This is an explanation for passage 4 of LSAT preptest 75, the June 2015 LSAT. This passage is about why some old glass windows are thicker at the bottom. The author debunks the common myth that solid glass flows downwards. New research from Edgar Dutra Zanotto adds empirical data to confirm this debunking.
This section has paragraph summaries and an analysis of the passage, links to the explanations for the questions are below.
- Despite myths to the contrary, glass won’t flow downwards unless heated to the glass transition temperature.
- A new study confirms that glass flow is not the cause of thicker windows in medieval cathedrals. Glass will very slowly flow downwards – but on a timescale beyond the age of the universe.
- Even the glass that flows most easily, germanium oxide, would take trillions of years to produce the effects seen in medieval windows.
- Window thickness differences probably come from old glass manufacturing methods. Old methods used to produce thicker ends. These ends were placed at the bottom for stability.
This passage has a lot of details which I couldn’t include in the paragraph summaries. You don’t need to know all these details or even necessarily understand them. But you should know where to find them.
I know a bit more than what I wrote about each paragraph. For instance if someone mentions “impurities in glass” I remember that’s in paragraph 3, when the author was talking about composition of medieval church windows.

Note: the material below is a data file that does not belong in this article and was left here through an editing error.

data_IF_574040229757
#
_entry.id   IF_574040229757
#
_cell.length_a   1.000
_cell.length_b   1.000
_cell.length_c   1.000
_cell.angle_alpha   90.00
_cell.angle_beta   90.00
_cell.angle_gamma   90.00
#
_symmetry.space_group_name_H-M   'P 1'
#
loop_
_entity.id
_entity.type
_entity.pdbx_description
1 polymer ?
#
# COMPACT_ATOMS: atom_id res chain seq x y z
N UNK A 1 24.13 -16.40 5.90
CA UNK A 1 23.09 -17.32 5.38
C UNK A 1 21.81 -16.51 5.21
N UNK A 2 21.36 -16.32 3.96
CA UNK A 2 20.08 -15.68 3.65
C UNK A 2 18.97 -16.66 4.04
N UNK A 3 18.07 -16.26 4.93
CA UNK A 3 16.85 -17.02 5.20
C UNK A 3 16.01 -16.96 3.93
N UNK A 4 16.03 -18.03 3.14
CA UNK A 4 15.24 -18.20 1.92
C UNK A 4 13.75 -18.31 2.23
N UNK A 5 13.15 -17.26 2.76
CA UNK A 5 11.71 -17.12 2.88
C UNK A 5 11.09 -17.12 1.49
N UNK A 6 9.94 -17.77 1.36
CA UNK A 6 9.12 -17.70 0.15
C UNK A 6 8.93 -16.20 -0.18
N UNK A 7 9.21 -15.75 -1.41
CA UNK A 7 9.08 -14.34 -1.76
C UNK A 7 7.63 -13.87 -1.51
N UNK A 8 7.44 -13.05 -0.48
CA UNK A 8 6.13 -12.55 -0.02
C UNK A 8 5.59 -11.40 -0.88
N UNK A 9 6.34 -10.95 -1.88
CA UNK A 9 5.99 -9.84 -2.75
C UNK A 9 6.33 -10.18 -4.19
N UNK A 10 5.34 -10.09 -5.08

The more of the science you understand, the better you’ll do. But you don’t need to understand everything to get all the questions.
My strategy on these passages is to read things I don’t understand over again. Maybe you won’t get a perfect understanding, but you’ll at least understand more than before, and this will help you make sense of the rest of the passage + the questions.
The gist of this passage is that regular people falsely believe that glass flows like a liquid. Important: Glass researchers do not share this belief. See lines 1-4 for both facts.
So Zanotto’s research is not proving anything that glass experts didn’t already know.
Zanotto’s research is interesting, and it provides new data to support existing beliefs, but it hasn’t changed our view of glass.
I’ll explain the physical structure of glass, then cover Zanotto’s research.
Some key facts about glass:
- Liquid and solid glass have similar structures. Their atoms aren’t in a crystal structure. (Lines 9-12)
- Liquid and solid glass are thermodynamically different. This means they flow differently.
- Glass doesn’t freeze from liquid to solid. Instead, it has a transition temperature.
- When sufficiently cooled, liquid glass keeps its atomic structure, but becomes physically like a solid.
Basically liquid and solid glass have similar structures. But solid glass behaves like a solid. Heat glass hot enough, and it starts behaving like a liquid.
However, a lot of people believe in a myth: they think that solid glass flows downwards because it has a liquid structure. (Remember, glass experts do not share this belief. See lines 1-4 “To glass researchers it seems strange….”)
This belief is false, and that’s what Zanotto’s research helps confirm.
Paragraphs 2 and 3 describe Zanotto’s research. He helped conclusively confirm that it would take a long time for glass to flow downwards. You don’t really need to know the details of these paragraphs beyond that.
The final paragraph explains the real reason that glass is thicker at the bottom of many older windows: past manufacturing techniques produced uneven window panes, and the thick ends were placed downwards.
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